- Adjacent countries must be indifferent colors
- You dont have enough information to choose

colors - Each choice leads to another set of choices
- One or more sequences of choices may (or may not)

lead to a solution - Many coloring problems can be solved with

backtracking

Comments

- Backtracking provides the hope to solve some

problem instances of nontrivial sizes by pruning

non-promising branches of the state-space tree. - The success of backtracking varies from problem

to problem and from instance to instance. - Backtracking possibly generates all possible

candidates in an exponentially growing

state-space tree.

Other Backtracking Problems

- 8 Queens
- Knights Tour
- Knapsack problem / Exhaustive Search
- Filling a knapsack. Given a choice of items with

various weights and a limited carrying capacity

find the optimal load out. 50 lb. knapsack. items

are 1 40 lb, 1 32 lb. 2 22 lbs, 1 15 lb, 1 5 lb.

A greedy algorithm would choose the 40 lb item

first. Then the 5 lb. Load out 45lb. Exhaustive

search 22 22 5 49.

Branch and Bound

Branch and Bound ( B B)

- An enhancement of backtracking
- Similarity
- A state space tree is used to solve a problem.
- Difference
- The branch-and-bound algorithm does not limit us

to any particular way of traversing the tree. - Used only for optimization problems (since the

backtracking algorithm requires the using of DFS

traversal and is used for non-optimization

problems.

Branch and Bound

- The idea
- Set up a bounding function, which is used to

compute a bound (for the value of the objective

function) at a node on a state-space tree and

determine if it is promising - Promising (if the bound is better than the value

of the best solution so far) expand beyond the

node. - Nonpromising (if the bound is no better than the

value of the best solution so far) not expand

beyond the node (pruning the state-space tree).

Traveling Salesman Problem

- Construct the state-space tree
- A node a vertex a vertex in the graph.
- A node that is not a leaf represents all the

tours that start with the path stored at that

node each leaf represents a tour (or

non-promising node). - Branch-and-bound we need to determine a lower

bound for each node - For example, to determine a lower bound for node

1, 2 means to determine a lower bound on the

length of any tour that starts with edge 12. - Expand each promising node, and stop when all the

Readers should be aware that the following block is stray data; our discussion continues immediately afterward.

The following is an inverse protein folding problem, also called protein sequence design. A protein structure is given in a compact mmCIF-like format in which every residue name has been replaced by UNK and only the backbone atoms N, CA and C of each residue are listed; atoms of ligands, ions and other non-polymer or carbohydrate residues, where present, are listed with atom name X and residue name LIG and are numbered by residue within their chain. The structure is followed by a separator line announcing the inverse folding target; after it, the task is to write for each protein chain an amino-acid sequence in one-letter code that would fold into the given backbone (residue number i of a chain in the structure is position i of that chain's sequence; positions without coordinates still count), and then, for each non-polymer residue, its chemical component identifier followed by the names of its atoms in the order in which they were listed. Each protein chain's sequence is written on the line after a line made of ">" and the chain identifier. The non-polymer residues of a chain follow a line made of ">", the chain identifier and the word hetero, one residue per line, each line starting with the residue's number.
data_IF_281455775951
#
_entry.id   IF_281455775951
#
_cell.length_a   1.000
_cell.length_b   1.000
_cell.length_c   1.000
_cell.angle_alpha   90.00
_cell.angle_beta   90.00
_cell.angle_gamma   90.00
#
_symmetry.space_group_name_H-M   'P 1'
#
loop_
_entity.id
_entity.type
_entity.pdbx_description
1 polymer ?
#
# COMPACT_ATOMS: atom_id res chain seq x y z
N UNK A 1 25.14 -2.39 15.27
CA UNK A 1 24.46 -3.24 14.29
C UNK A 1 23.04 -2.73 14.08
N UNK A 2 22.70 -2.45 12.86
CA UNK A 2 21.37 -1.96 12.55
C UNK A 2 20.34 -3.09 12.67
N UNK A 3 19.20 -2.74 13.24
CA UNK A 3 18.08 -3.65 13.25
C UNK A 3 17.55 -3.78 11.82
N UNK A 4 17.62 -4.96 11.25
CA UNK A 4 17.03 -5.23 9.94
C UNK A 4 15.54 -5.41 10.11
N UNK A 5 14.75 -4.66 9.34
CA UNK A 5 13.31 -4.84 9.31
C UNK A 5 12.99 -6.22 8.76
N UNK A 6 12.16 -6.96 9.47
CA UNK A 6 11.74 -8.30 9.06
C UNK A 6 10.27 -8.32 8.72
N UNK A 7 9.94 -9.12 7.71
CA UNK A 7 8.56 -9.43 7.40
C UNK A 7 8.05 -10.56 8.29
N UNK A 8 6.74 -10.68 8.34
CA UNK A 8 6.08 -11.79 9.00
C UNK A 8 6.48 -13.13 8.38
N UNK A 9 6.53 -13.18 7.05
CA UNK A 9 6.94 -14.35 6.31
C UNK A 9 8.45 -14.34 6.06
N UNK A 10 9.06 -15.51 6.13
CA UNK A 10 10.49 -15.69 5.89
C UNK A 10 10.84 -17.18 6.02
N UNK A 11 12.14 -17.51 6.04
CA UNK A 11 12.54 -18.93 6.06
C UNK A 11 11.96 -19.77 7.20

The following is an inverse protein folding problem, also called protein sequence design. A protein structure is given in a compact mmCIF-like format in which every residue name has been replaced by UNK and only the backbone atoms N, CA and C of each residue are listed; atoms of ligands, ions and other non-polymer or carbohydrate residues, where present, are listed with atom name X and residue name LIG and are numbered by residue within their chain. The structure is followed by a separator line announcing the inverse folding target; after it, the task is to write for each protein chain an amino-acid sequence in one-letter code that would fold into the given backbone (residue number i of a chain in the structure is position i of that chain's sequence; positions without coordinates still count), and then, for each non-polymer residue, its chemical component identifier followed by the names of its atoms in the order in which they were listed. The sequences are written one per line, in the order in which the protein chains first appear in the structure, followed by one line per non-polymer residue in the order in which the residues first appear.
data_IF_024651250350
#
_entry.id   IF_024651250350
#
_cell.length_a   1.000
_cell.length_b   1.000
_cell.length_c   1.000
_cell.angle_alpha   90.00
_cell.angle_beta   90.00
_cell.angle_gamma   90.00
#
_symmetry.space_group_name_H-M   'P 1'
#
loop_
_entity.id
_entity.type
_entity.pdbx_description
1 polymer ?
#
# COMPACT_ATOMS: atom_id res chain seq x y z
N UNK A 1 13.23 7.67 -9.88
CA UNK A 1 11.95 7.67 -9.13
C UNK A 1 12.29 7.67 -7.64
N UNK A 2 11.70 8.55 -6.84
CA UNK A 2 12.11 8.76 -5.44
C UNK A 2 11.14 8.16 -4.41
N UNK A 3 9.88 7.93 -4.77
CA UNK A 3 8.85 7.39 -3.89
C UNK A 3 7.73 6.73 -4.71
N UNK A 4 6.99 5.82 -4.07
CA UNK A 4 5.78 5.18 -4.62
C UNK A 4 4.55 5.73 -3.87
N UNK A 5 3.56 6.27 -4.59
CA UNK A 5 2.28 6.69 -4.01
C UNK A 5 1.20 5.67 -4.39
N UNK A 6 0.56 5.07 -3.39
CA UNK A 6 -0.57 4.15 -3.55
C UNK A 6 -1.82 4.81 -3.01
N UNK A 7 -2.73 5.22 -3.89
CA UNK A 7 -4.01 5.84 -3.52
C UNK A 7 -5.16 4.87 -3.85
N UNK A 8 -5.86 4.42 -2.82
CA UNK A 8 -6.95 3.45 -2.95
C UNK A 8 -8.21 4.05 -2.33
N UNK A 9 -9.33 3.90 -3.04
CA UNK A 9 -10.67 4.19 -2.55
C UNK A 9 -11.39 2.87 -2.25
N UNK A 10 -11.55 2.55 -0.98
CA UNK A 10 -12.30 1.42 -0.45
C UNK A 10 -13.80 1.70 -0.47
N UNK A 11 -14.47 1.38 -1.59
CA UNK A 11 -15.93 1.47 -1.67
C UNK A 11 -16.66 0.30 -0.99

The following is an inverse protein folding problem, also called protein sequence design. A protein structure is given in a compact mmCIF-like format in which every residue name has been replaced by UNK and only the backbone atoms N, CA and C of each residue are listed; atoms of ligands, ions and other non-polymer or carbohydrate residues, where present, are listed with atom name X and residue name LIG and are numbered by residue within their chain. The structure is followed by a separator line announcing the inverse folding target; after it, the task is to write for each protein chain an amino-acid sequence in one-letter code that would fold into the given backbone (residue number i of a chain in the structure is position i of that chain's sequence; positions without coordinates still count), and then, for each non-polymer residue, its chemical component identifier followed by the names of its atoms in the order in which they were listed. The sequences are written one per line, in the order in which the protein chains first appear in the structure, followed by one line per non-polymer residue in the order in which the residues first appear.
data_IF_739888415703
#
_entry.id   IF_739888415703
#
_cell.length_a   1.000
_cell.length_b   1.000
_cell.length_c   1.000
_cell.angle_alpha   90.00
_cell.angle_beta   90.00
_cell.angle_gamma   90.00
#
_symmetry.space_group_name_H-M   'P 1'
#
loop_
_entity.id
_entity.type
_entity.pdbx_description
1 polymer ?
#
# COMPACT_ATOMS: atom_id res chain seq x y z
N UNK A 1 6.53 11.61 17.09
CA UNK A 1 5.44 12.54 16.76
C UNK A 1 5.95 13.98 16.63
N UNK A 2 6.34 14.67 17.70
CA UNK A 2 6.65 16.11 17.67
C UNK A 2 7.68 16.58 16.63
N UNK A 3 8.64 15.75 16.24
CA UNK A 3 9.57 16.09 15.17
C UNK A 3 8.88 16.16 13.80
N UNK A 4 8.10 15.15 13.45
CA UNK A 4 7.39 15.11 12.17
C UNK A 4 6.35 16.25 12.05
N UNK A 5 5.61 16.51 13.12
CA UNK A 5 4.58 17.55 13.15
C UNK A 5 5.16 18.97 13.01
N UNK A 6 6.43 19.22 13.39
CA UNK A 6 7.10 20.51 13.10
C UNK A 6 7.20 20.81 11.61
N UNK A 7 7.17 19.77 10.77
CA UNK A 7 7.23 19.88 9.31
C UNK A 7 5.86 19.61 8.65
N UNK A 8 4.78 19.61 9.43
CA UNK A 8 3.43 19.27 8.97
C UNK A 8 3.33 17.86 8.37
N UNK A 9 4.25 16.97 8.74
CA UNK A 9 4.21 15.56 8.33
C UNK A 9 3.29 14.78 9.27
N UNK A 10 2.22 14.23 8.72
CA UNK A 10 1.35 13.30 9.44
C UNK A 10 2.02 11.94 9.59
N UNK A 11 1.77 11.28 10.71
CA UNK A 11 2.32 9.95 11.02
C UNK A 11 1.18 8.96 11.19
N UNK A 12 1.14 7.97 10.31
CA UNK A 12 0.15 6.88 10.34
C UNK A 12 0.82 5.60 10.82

promising nodes have been expanded. During this

procedure, prune all the nonpromising nodes. - Promising node the nodes lower bound is less

than current minimum tour length. - Non-promising node the nodes lower bound is NO

less than current minimum tour length.

Traveling Salesman ProblemBounding Function 1

- Because a tour must leave every vertex exactly

once, a lower bound on the length of a tour is b

(lower bound) minimum cost of leaving every

vertex. - The lower bound on the cost of leaving vertex v1

is given by the minimum of all the nonzero

entries in row 1 of the adjacency matrix. - The lower bound on the cost of leaving vertex vn

is given by the minimum of all the nonzero

entries in row n of the adjacency matrix. - Note This is not to say that there is a tour

with this length. Rather, it says that there can

be no shorter tour. - Assume that the tour starts with v1.

Traveling Salesman ProblemBounding Function 2

- Because every vertex must be entered and exited

exactly once, a lower bound on the length of a

tour is the sum of the minimum cost of entering

and leaving every vertex. - For a given edge (u, v), think of half of its

weight as the exiting cost of u, and half of its

weight as the entering cost of v. - The total length of a tour the total cost of

visiting( entering and exiting) every vertex

exactly once. - The lower bound of the length of a tour the

lower bound of the total cost of visiting

(entering and exiting ) every vertex exactly

once. - Calculation
- for each vertex, pick top two shortest adjacent

edges (their sum divided by 2 is the lower bound

of the total cost of entering and exiting the

vertex) - add up these summations for all the vertices.
- Assume that the tour starts with vertex a and

that b is visited before c.

Traveling salesman example 2